Glasgow & West Scotland

Lennon parcel bomb 'appalling act' says David Cameron

David Cameron and Neil Lennon
Image caption David Cameron condemned the bomb threats to Neil Lennon

David Cameron has described parcel bombs being sent to Celtic manager Neil Lennon and two prominent supporters of the club as "an appalling act".

The prime minister, who is visiting Scotland ahead of next month's Holyrood election, said police would be given every help to catch those involved.

The devices were addressed to Mr Lennon, Paul McBride QC and former Labour MSP Trish Godman.

Police described them as "viable" and designed to "kill or maim".

Mr Cameron told the BBC: "Any assistance the Strathclyde Police need the Strathclyde Police shall get because this is an absolutely appalling act.

"The most important thing is that the police pursue it with every piece if vigour they have and get to grips and find the person who is responsible for it and [ensure] they are severely punished.

'Appalling sectarianism'

He added: "It is a reminder of the appalling sectarianism that exists in some people's minds, even as we actually deal with it quite effectively in Northern Ireland, it's still a problem and it must be sought out and crushed."

The devices sent to Mr Lennon, Mr McBride and Ms Godman were found at various locations in the west of Scotland.

The first device was intercepted by the Royal Mail in Kirkintilloch, East Dunbartonshire, on 26 March and was addressed to Mr Lennon at Celtic's training ground in nearby Lennoxtown.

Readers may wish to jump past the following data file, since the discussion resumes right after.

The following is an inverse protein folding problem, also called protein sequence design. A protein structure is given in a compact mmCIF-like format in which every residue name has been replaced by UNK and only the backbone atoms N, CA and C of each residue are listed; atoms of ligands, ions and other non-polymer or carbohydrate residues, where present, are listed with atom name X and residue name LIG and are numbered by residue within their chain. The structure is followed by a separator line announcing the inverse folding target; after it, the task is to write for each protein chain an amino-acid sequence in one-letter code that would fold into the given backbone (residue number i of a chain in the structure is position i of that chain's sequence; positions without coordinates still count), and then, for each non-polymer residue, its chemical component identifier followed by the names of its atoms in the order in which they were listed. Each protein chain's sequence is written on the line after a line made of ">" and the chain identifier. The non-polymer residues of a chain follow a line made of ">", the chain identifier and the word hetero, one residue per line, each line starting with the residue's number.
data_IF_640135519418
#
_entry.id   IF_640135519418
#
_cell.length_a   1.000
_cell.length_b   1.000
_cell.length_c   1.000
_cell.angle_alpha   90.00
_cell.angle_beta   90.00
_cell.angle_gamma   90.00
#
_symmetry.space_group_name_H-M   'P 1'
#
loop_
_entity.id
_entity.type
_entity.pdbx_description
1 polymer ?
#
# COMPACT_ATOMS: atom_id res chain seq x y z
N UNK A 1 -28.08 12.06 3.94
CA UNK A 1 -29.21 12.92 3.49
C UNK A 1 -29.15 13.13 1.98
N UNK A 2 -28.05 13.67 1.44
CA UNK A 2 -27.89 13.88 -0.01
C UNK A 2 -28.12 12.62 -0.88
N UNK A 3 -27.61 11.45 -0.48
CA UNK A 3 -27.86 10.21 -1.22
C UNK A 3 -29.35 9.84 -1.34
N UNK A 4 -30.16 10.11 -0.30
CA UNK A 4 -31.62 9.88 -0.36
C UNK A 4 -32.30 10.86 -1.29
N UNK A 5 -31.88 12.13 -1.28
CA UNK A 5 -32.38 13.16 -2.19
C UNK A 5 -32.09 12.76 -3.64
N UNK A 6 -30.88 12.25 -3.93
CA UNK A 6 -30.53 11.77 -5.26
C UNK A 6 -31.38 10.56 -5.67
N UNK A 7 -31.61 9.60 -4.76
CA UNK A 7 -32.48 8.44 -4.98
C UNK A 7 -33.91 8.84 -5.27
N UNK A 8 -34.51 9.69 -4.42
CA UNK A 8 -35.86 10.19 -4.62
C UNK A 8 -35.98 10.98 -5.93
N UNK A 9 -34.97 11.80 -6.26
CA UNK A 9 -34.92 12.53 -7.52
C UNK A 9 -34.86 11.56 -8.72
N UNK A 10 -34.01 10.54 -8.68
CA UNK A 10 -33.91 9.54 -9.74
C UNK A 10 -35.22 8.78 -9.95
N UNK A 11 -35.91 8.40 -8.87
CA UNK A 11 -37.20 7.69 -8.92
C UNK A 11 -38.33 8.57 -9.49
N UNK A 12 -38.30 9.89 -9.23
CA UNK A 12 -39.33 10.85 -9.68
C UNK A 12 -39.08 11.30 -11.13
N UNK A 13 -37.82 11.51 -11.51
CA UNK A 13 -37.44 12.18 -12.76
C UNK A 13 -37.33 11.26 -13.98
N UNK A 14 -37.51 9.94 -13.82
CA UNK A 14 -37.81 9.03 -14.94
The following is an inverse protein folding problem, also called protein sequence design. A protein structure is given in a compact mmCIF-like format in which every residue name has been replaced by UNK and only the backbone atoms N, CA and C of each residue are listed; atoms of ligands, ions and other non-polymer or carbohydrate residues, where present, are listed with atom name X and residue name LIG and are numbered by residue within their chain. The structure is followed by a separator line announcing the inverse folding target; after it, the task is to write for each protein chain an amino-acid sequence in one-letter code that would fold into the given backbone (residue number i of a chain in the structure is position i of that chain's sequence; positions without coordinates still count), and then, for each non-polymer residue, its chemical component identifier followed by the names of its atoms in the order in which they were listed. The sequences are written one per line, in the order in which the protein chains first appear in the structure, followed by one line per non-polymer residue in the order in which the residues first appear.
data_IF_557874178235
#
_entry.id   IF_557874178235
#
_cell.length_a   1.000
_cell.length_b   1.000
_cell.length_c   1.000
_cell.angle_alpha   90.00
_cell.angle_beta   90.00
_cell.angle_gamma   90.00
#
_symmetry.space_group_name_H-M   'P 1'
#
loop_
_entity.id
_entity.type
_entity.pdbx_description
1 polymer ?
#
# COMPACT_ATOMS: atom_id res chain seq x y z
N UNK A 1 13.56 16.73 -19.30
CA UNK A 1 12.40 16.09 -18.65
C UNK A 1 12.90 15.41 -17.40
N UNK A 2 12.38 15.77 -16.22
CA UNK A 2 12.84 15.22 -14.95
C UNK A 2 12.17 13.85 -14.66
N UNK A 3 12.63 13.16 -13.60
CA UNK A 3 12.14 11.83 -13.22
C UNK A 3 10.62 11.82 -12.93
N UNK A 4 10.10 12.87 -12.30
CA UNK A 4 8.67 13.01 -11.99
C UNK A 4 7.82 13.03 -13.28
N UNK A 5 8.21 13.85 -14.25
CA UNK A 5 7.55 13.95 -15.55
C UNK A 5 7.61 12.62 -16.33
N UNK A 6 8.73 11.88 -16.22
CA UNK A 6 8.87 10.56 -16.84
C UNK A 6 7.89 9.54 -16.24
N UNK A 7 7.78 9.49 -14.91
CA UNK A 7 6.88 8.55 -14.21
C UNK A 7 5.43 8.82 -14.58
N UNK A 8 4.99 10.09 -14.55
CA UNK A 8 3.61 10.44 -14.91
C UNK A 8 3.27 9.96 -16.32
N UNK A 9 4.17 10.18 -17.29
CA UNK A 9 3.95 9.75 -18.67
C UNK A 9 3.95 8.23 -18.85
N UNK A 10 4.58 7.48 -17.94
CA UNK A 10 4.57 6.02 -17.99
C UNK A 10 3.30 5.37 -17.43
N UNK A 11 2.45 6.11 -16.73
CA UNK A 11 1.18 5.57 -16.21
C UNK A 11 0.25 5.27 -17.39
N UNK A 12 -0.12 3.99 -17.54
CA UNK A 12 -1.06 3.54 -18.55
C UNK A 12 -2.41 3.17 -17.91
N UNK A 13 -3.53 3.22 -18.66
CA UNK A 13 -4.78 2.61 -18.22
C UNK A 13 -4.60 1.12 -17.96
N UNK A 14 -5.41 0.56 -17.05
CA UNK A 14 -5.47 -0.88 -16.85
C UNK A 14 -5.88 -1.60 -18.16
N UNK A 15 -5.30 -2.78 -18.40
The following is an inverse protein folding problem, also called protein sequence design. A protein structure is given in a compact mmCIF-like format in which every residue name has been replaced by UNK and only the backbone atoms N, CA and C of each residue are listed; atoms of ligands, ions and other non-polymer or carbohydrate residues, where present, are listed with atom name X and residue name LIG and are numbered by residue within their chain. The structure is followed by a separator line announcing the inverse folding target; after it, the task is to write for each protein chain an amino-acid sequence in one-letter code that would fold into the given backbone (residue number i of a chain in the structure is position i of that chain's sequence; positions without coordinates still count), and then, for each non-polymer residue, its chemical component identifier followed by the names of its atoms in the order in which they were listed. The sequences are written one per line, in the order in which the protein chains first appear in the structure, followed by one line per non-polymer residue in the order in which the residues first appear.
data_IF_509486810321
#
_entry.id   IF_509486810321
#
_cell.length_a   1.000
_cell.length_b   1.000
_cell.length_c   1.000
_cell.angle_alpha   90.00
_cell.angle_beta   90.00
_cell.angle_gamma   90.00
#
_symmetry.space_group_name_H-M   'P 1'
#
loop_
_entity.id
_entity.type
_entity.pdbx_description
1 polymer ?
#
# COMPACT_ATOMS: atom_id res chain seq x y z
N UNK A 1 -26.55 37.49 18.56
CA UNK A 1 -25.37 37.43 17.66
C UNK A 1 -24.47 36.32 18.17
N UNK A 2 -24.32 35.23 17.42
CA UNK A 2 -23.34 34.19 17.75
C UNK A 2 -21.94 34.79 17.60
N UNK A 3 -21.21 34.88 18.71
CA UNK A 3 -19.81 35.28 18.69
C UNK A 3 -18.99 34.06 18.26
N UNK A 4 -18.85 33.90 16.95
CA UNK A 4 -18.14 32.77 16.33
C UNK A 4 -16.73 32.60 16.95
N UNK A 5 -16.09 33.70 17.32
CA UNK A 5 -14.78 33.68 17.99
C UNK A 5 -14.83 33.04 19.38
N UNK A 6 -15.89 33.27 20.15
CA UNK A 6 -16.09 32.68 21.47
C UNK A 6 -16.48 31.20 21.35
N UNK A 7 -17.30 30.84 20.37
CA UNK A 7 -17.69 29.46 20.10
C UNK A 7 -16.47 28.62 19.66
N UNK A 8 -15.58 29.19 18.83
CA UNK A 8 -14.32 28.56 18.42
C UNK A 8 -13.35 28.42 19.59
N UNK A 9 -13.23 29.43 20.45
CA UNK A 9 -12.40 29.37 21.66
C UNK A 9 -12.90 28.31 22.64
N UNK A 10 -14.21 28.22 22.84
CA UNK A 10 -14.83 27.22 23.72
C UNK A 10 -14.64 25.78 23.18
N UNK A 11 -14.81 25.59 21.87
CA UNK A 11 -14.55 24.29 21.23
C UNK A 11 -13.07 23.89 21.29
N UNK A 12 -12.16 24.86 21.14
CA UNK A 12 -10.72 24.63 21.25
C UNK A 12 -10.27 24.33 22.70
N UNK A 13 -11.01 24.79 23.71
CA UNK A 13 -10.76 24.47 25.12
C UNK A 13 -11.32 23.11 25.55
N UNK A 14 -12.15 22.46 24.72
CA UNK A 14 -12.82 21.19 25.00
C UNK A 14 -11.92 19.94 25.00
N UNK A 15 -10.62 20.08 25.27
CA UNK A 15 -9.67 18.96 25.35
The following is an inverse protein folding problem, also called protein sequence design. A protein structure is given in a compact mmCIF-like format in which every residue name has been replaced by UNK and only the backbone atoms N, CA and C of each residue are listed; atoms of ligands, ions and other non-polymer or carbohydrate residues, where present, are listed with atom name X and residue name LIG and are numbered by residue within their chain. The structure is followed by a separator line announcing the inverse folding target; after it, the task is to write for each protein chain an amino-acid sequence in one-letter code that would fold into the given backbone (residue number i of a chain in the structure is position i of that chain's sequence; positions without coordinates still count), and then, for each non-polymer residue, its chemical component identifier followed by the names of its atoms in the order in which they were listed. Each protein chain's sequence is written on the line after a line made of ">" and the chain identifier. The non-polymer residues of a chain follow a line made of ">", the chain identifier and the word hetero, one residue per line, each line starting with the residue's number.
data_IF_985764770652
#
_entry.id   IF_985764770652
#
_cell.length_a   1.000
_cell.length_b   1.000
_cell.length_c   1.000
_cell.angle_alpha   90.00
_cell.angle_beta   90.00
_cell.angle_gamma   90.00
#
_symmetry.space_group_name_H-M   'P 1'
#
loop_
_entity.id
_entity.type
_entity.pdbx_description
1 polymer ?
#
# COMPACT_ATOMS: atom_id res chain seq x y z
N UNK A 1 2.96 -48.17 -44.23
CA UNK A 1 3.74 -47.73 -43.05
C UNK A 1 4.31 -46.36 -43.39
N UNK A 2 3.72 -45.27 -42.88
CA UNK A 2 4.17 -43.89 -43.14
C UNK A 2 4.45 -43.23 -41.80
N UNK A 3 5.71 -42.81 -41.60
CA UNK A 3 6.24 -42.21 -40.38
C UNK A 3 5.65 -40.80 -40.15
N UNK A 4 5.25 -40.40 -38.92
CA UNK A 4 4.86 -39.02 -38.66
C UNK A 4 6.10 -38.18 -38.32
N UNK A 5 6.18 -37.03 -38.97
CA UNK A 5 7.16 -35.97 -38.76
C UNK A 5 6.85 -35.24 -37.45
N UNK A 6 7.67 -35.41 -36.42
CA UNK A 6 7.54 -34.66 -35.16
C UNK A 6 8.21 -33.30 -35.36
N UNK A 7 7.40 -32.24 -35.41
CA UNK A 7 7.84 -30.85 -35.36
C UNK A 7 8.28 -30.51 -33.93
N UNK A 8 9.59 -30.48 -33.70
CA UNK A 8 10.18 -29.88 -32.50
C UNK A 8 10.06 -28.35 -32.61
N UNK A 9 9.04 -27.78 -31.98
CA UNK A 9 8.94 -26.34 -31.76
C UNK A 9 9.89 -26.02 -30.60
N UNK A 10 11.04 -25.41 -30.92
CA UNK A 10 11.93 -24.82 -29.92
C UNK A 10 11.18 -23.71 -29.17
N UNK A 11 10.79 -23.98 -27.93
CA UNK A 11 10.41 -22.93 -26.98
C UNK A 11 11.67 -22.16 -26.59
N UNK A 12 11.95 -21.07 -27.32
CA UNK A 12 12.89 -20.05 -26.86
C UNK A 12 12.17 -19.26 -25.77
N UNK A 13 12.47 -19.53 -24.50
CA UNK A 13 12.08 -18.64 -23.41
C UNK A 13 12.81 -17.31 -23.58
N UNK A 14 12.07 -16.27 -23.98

Two days later, a device was delivered to Labour politician Ms Godman's constituency office in Bridge of Weir, Renfrewshire. Her staff were suspicious and contacted Strathclyde Police.

The third package was addressed to Mr McBride at the Faculty of Advocates in Edinburgh.

It is believed to have been posted in Ayrshire, before being found in a letter box by a postal worker on Friday and taken to a Royal Mail sorting office in Kilwinning, where police were contacted.

Detectives are also investigating another package addressed to Neil Lennon which was found at a sorting office in Saltcoats, North Ayrshire, on 4 March but this has not been confirmed as an explosive device.

Security advice

The developments represent a serious escalation in threats to Celtic employees in recent months.

Lennon, and players Paddy McCourt and Niall McGinn, all three of whom are Catholics from Northern Ireland, were sent bullets through the post earlier this year.

Strathclyde Police confirmed that extra security was put in place for those Celtic board members and players who were at Rugby Park on Wednesday night for the club's SPL match against Kilmarnock.

The force confirmed that security advice had been given to members of the board and high-profile supporters.

Strathclyde Police also confirmed that an investigation was ongoing into pages on social networking sites which hosted offensive or threatening material aimed at the Celtic manager.

Meanwhile, it has been reported that a live bullet was sent to the official residence of Scotland's most senior Roman catholic, Cardinal Keith O'Brien, ahead of the Pope's visit to Scotland last year.

The incident, which has not being linked to the parcel bomb or bullet threats to Celtic-related figures, was not reported at the time.

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